Friday, March 30, 2018 Spring Swan Drama

Seward, Alaska

Sunrise 7:29 am, sunset 8:37 pm for a total day length of 14 hours and 33 minutes. Tomorrow will be 5 minutes and 29 seconds longer.

The “big winter storm” never materialized, though the north wind certainly did with occasional, much-appreciated breaks. Freezing temperatures at night and above-freezing temperatures in the day have spirited away much of the ice and snow without the mess of breakup. Spring is here, tidying up after Winter, nice and easy with a smile.

My crocuses are just peeking above the leaf mulch, and Sitka willows are starting to bloom. I even saw the bright yellow stem of a skunk cabbage confidently emerging along a small stream. More sun with temps continuing in the 20s to low 40s is in the forecast until Wednesday, then a chance of rain or snow showers.

Tasha reported a BLACK-BELLIED PLOVER at Afognak Beach on March 19, and refound it on March 24, all alone. A BALD EAGLE struggling with the wind while hauling a huge stick for the DYI nest project was reported on March 20. That evening, a pair of WESTERN SCREECH OWLS was reported hooting in the Lost Lake neighborhood. I heard the red FOX SPARROW singing on March 22, and sporadically since then, so sweet! On March 25, I saw and heard just one SNOW BUNTING, though two were also reported, also a pair of GADWALL which may have been here since the Christmas Bird Count.  On March 26, I received a report of a RAVEN plucking a grapefruit-sized wad of stuffing for a nest from a dog’s toy left in a yard. I watched a Raven tearing up gobs of moss in the same yard a bit later; maybe the toy was safely tucked back inside.

Seward is extremely fortunate to have resident TRUMPETER SWANS, a new record of 15 overwintering here, including five cygnets. With so many, it’s hard to differentiate them. One family seems to have only one adult and two cygnets. Another family has two adults and two cygnets. The remaining eight contain at least two solid pairs. They have survived this alternately bitter cold and relatively mild winter by feeding near eel grass beds in Resurrection Bay and at the mouths of streams at the head of the bay. It’s remarkable that they have found enough food to survive.

As a tiny bit of open water appeared at the back of the Mile 1 Nash Road wetlands on March 24, a pair of Swans was reported staking it out. However, on March 25, I counted two adults and two cygnets feeding there. Last year’s family? The next day, I only saw two adults, but it is far and it is easy to miss napping or hidden cygnets. Now it seems there are just two adults there consistently, not the Swan family. Previous residents?

The Swan family of 4 was spotted with a pair of adults peacefully sharing a small pond on the afternoon of March 27. That evening around 7:15 pm, I happened to be driving by the Lagoon on my way to listen for the Western Screech Owls. I glimpsed a swan through the trees, so I pulled in to the Benny Benson Memorial Park to count. As I quietly opened the door, I heard trumpeting. I didn’t think it was an alarm about me, so I continued to quietly approach.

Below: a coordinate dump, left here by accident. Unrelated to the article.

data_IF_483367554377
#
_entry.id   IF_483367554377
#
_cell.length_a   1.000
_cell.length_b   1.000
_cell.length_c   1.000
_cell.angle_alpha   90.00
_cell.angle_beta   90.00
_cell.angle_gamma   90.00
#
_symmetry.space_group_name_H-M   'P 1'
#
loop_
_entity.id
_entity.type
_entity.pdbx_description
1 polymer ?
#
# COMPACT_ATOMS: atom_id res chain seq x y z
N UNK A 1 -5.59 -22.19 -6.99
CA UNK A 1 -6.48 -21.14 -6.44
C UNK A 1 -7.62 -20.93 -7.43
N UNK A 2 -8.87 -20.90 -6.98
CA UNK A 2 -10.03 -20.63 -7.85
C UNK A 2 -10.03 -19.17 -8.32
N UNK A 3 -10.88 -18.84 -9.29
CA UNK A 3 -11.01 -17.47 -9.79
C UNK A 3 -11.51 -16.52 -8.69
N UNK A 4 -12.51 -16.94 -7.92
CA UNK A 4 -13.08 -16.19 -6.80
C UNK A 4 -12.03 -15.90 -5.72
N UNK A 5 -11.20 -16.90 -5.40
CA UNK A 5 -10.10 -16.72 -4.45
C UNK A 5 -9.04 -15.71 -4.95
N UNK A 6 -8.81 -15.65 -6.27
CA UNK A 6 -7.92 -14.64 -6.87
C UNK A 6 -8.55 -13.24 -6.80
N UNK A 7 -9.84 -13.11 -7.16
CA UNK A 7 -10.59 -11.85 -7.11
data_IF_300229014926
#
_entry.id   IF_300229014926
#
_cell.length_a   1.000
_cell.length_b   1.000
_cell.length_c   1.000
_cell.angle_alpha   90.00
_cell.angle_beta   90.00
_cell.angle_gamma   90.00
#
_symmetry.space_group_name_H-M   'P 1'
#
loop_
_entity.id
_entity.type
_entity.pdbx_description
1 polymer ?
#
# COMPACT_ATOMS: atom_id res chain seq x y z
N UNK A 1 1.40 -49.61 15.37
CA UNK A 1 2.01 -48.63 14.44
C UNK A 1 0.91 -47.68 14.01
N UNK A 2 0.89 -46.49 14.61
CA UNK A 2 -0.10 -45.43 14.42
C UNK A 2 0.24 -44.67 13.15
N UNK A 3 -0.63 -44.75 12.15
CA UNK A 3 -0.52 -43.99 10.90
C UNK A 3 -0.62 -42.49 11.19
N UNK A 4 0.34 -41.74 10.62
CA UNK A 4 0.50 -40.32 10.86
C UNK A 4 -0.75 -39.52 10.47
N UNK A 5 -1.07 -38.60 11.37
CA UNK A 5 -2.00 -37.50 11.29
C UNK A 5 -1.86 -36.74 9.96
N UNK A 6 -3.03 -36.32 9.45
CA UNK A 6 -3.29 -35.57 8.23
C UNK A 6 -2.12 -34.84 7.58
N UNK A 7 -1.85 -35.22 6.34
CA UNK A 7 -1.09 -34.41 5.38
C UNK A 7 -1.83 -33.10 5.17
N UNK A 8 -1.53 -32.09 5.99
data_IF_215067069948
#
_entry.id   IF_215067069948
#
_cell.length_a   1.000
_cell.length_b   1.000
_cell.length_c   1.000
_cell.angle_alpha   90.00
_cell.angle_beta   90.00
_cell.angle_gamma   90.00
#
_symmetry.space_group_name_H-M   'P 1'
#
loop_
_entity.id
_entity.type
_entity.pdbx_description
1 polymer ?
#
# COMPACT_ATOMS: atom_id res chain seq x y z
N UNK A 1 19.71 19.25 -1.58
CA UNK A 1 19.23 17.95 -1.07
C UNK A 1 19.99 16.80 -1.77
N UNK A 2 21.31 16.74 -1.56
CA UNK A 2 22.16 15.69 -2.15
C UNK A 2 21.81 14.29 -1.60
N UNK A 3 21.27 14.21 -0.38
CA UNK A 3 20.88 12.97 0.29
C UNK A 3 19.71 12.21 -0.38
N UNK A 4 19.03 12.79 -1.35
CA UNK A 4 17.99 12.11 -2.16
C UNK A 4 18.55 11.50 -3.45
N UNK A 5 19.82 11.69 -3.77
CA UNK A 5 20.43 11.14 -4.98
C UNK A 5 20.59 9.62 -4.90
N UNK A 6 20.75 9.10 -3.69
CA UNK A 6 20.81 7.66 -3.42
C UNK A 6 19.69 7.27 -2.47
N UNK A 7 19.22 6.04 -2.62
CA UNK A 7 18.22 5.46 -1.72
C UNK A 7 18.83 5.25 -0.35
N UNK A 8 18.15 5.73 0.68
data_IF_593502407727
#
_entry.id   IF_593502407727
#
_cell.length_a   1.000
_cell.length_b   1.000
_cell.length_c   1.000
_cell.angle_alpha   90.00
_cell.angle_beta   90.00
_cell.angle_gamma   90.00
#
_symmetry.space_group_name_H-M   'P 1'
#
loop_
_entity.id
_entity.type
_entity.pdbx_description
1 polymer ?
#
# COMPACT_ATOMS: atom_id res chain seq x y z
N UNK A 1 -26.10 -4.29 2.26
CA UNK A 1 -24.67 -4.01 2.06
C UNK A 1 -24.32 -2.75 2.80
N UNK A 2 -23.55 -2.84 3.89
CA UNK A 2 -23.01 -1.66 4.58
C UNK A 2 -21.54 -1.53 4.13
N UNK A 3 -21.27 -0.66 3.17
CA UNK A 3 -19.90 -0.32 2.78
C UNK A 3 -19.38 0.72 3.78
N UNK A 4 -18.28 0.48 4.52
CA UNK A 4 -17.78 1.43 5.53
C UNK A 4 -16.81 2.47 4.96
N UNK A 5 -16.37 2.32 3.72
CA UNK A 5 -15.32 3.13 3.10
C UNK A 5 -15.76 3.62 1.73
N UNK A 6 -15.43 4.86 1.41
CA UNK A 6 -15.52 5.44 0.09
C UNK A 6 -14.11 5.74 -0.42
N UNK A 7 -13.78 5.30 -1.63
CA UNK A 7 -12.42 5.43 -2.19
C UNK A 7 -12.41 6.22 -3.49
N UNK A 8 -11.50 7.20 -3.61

The Lagoon remained mostly frozen, but this north end was partially open. I crept into view and instantly took in the scene: one cygnet rested on the ice on the west side, one parent rested on the ice on the south side, and the other parent and cygnet fed near the ice on the southeast side. A pair of agitated Swans bobbed heads and trumpeted on the north side. Were they discussing flight plans to head out for the evening?

The trumpeting, that wild and thrilling music, got louder and more frequent as did the deep head bobs. Suddenly, one Swan took off, giant white wings stroking, black webbed feet splashing across the calm water aiming straight for feeding parent Swan. The alarmed parent didn’t wait to discuss the situation, but wisely shot off and landed on the ice a safe distance away. The attacker, satisfied, broke off the chase and landed on the ice.

O my! What a magnificent display! He looped his neck back, puffed out his chest, and held his gorgeous angel wings out stiffly, tail bent down. Turning slowly, still displaying and impressive, oozing with aggression, he faced the pond and the remaining parent. Dropping the display, he raced across the ice with giant strides, flying directly at his target. That parent beat it out of there and landed far away on the ice.

Veering course, the triumphant Swan landed in the water and, trumpeting, swam towards his adoring mate, who trumpeted right back. Facing each other, they bobbed their heads up and down, excitedly replaying the great roust. After congratulations and meritorious awards, they settled down and paddled slowly in the pond, side by side.

Meanwhile, one parent cautiously reentered the pond on the far southeast side. A very docile cygnet that had watched the whole show decided to paddle across to join his parent. As he eased past the pair, ever so innocently, it seemed that this would be OK. They watched, he paddled. But then, BAM! The adult erupted over the water after the cygnet. The poor little Swan fled for his life just ahead of the avenger. I wonder if he had EVER been threatened like this! Off they went, the attacker’s splashy footprints overstepping the cygnet’s before splash had even settled.